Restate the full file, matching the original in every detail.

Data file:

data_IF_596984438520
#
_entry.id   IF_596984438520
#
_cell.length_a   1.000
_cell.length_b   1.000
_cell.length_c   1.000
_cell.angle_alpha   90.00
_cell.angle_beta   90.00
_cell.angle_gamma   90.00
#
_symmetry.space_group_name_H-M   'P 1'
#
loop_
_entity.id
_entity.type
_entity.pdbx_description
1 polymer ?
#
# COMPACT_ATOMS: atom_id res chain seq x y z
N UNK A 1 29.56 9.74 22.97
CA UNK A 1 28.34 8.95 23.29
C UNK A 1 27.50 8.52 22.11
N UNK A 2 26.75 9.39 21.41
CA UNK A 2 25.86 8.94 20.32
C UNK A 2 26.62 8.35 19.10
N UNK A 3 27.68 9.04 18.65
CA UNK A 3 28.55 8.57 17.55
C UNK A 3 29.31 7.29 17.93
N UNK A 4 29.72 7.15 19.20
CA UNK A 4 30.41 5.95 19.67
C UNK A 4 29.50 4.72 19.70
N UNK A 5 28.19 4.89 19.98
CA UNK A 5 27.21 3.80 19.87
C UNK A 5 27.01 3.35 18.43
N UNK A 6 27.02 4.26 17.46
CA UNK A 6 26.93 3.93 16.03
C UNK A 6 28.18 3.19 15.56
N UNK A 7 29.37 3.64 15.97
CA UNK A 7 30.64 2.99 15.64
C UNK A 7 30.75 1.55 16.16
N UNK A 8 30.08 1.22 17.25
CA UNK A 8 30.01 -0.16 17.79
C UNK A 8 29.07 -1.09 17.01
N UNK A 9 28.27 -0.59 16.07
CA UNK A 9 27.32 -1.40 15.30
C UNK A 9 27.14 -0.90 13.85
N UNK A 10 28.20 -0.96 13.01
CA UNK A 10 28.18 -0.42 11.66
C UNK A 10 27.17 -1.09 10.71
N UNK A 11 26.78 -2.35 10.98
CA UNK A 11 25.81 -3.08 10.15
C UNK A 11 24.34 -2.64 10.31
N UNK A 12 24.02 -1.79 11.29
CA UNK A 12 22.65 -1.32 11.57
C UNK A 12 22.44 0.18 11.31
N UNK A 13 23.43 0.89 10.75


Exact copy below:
data_IF_596984438520
#
_entry.id   IF_596984438520
#
_cell.length_a   1.000
_cell.length_b   1.000
_cell.length_c   1.000
_cell.angle_alpha   90.00
_cell.angle_beta   90.00
_cell.angle_gamma   90.00
#
_symmetry.space_group_name_H-M   'P 1'
#
loop_
_entity.id
_entity.type
_entity.pdbx_description
1 polymer ?
#
# COMPACT_ATOMS: atom_id res chain seq x y z
N UNK A 1 29.56 9.74 22.97
CA UNK A 1 28.34 8.95 23.29
C UNK A 1 27.50 8.52 22.11
N UNK A 2 26.75 9.39 21.41
CA UNK A 2 25.86 8.94 20.32
C UNK A 2 26.62 8.35 19.10
N UNK A 3 27.68 9.04 18.65
CA UNK A 3 28.55 8.57 17.55
C UNK A 3 29.31 7.29 17.93
N UNK A 4 29.72 7.15 19.20
CA UNK A 4 30.41 5.95 19.67
C UNK A 4 29.50 4.72 19.70
N UNK A 5 28.19 4.89 19.98
CA UNK A 5 27.21 3.80 19.87
C UNK A 5 27.01 3.35 18.43
N UNK A 6 27.02 4.26 17.46
CA UNK A 6 26.93 3.93 16.03
C UNK A 6 28.18 3.19 15.56
N UNK A 7 29.37 3.64 15.97
CA UNK A 7 30.64 2.99 15.64
C UNK A 7 30.75 1.55 16.16
N UNK A 8 30.08 1.22 17.25
CA UNK A 8 30.01 -0.16 17.79
C UNK A 8 29.07 -1.09 17.01
N UNK A 9 28.27 -0.59 16.07
CA UNK A 9 27.32 -1.40 15.30
C UNK A 9 27.14 -0.90 13.85
N UNK A 10 28.20 -0.96 13.01
CA UNK A 10 28.18 -0.42 11.66
C UNK A 10 27.17 -1.09 10.71
N UNK A 11 26.78 -2.35 10.98
CA UNK A 11 25.81 -3.08 10.15
C UNK A 11 24.34 -2.64 10.31
N UNK A 12 24.02 -1.79 11.29
CA UNK A 12 22.65 -1.32 11.57
C UNK A 12 22.44 0.18 11.31
N UNK A 13 23.43 0.89 10.75